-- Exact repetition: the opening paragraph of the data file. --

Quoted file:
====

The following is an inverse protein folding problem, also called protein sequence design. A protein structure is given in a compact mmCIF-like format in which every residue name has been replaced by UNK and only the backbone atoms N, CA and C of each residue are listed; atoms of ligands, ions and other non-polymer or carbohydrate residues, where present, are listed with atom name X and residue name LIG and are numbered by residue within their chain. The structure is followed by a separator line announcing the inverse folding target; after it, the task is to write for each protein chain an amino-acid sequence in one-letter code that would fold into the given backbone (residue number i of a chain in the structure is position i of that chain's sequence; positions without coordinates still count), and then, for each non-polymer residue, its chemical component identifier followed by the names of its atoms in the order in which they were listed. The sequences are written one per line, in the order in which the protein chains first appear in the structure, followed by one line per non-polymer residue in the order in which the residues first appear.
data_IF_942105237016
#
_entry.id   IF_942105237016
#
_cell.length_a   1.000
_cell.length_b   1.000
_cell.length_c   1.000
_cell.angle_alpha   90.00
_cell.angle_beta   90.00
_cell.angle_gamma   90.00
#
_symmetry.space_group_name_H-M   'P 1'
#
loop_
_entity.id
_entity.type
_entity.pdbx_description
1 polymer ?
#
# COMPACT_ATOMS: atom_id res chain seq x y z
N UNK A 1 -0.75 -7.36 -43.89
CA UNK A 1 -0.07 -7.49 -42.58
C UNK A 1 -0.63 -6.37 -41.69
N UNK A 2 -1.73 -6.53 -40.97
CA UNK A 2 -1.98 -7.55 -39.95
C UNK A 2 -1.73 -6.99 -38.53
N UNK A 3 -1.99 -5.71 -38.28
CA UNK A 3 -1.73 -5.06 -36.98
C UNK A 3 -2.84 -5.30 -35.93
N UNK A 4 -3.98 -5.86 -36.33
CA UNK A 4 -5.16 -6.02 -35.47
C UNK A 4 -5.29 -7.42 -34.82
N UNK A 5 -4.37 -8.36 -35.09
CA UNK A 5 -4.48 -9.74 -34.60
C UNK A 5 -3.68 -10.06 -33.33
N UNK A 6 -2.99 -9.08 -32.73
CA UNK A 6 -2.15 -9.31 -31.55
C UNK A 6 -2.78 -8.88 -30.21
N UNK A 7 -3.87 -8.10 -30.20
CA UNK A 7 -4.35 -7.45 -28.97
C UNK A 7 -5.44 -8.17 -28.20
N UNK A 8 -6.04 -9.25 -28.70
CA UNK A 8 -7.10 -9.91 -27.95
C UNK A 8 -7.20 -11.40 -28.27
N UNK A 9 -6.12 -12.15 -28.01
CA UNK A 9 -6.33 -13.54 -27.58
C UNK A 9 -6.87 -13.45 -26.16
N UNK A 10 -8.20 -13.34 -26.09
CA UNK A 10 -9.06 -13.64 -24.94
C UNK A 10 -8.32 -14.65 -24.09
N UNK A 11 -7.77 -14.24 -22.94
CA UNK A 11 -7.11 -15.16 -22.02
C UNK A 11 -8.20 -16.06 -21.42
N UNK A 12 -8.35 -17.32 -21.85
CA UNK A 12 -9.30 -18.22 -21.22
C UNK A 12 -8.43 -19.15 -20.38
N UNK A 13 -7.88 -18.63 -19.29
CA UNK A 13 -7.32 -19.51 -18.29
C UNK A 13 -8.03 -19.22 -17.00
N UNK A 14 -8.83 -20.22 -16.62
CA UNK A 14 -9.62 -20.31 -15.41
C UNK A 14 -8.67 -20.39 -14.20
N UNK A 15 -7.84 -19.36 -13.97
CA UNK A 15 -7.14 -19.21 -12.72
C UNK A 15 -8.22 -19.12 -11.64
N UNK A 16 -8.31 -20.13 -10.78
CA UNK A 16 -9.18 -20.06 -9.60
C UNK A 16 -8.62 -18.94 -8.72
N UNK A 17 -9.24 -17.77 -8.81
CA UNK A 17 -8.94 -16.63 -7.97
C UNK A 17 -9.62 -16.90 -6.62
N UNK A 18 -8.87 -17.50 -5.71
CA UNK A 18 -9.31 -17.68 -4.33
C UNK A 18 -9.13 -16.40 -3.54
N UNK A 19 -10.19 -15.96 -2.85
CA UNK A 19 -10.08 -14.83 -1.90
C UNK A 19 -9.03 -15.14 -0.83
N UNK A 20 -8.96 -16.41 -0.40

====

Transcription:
The following is an inverse protein folding problem, also called protein sequence design. A protein structure is given in a compact mmCIF-like format in which every residue name has been replaced by UNK and only the backbone atoms N, CA and C of each residue are listed; atoms of ligands, ions and other non-polymer or carbohydrate residues, where present, are listed with atom name X and residue name LIG and are numbered by residue within their chain. The structure is followed by a separator line announcing the inverse folding target; after it, the task is to write for each protein chain an amino-acid sequence in one-letter code that would fold into the given backbone (residue number i of a chain in the structure is position i of that chain's sequence; positions without coordinates still count), and then, for each non-polymer residue, its chemical component identifier followed by the names of its atoms in the order in which they were listed. The sequences are written one per line, in the order in which the protein chains first appear in the structure, followed by one line per non-polymer residue in the order in which the residues first appear.